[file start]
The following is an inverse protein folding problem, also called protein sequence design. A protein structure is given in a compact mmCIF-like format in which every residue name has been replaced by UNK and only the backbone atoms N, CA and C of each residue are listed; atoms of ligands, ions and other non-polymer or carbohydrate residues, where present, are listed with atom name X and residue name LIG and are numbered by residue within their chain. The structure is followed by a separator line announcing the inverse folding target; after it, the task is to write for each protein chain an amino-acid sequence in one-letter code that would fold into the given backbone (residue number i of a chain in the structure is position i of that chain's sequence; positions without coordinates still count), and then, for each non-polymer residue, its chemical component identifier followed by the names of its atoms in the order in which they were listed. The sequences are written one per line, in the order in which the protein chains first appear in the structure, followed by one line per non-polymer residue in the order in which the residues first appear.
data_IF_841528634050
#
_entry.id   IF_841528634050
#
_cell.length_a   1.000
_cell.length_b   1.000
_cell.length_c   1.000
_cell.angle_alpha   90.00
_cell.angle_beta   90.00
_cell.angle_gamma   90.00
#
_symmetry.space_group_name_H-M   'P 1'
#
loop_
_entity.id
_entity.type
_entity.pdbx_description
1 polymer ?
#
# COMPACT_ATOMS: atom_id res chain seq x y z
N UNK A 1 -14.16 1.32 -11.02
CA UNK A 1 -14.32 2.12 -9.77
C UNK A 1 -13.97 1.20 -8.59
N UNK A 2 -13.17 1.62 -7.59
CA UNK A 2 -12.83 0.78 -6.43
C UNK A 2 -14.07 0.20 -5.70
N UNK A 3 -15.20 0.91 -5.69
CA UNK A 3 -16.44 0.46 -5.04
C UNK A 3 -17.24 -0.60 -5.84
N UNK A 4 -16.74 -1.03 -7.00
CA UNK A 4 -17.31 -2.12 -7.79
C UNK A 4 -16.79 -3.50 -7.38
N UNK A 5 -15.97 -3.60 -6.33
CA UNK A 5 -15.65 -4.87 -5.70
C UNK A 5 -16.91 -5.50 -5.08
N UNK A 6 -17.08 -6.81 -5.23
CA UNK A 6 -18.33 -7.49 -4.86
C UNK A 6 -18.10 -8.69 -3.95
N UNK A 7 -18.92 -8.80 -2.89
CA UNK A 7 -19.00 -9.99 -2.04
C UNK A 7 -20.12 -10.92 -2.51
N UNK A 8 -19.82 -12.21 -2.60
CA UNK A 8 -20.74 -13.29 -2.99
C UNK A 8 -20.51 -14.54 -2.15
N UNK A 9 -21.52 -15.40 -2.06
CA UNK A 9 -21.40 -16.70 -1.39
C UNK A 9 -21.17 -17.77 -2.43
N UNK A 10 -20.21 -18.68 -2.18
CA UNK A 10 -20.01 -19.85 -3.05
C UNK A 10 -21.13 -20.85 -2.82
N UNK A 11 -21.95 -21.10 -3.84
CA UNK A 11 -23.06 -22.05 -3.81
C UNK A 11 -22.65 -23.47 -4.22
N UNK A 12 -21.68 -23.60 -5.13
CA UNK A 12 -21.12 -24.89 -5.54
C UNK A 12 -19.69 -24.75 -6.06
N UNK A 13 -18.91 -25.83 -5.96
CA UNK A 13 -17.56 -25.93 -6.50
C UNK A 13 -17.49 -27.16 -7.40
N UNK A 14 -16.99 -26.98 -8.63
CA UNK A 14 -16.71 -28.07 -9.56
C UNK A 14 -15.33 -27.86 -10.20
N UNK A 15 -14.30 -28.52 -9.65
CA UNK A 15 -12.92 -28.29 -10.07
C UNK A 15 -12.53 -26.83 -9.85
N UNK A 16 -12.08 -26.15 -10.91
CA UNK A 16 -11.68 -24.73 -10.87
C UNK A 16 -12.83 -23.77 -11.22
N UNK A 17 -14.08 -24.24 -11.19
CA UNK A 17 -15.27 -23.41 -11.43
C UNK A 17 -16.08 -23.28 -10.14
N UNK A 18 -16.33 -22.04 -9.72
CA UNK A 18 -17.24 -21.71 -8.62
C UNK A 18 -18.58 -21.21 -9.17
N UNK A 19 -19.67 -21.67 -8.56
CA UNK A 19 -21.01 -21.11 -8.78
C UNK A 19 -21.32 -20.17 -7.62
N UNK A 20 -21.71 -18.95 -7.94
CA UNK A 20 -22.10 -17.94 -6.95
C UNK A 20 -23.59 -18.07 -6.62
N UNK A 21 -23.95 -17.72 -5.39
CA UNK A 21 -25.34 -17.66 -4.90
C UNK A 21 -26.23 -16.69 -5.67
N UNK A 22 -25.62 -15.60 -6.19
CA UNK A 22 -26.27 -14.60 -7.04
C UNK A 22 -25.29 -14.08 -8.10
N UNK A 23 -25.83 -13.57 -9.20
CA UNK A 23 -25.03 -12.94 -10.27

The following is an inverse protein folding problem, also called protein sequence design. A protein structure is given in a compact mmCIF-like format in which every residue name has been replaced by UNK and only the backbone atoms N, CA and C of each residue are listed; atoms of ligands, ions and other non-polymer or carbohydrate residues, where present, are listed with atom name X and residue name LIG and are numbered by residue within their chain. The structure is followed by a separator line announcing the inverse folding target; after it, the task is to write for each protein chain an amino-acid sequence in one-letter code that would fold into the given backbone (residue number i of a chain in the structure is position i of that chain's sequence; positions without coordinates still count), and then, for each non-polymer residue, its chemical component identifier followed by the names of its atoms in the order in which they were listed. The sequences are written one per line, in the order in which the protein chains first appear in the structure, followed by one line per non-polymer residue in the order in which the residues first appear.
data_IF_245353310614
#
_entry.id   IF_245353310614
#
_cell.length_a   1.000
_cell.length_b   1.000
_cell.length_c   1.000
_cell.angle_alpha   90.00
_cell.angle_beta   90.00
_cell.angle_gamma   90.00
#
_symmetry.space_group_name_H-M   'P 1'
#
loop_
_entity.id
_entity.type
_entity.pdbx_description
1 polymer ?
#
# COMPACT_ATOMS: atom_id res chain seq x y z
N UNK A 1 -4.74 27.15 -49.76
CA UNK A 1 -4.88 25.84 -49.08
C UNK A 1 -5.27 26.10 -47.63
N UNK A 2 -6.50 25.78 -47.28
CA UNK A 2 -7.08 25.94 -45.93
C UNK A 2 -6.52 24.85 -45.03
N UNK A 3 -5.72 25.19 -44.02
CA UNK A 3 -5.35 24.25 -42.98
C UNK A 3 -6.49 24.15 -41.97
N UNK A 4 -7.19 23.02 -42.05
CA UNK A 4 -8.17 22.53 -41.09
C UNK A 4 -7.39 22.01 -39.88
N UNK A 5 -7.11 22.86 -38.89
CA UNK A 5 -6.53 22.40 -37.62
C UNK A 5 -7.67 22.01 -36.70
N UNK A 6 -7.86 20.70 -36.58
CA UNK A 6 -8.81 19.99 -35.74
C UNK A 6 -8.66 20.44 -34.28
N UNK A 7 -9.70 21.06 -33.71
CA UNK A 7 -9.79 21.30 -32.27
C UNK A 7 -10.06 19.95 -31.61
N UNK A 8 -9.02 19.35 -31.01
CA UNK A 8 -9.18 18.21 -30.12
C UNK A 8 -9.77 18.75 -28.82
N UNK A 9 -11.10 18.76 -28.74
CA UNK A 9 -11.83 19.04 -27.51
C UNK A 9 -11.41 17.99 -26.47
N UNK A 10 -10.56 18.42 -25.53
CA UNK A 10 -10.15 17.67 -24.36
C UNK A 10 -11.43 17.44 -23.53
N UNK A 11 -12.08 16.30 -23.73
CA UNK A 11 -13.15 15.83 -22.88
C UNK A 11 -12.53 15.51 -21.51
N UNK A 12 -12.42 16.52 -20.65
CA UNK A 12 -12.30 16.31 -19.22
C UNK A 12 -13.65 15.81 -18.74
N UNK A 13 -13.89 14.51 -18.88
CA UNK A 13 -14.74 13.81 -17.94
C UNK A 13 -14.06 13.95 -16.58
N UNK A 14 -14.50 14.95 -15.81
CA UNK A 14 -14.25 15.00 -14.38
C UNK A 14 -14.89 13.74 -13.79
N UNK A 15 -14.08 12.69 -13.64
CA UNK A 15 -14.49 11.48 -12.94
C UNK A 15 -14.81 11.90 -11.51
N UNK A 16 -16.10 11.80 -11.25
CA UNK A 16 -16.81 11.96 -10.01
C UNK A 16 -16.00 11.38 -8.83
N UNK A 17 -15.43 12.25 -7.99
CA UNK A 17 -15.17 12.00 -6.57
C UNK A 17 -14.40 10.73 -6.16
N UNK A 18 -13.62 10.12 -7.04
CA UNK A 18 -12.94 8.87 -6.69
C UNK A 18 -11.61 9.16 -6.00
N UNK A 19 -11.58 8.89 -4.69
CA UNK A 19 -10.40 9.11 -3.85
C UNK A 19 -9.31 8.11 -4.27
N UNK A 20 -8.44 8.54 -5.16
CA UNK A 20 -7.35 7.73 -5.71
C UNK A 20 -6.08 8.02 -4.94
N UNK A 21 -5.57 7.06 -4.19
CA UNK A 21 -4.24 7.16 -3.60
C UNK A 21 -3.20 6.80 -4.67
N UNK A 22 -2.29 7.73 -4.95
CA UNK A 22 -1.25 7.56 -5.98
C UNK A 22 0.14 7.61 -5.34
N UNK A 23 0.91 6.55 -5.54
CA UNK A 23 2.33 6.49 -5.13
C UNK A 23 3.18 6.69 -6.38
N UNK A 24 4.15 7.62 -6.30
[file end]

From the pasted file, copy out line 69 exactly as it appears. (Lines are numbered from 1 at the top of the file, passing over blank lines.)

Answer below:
C UNK A 16 -12.83 -23.77 -11.22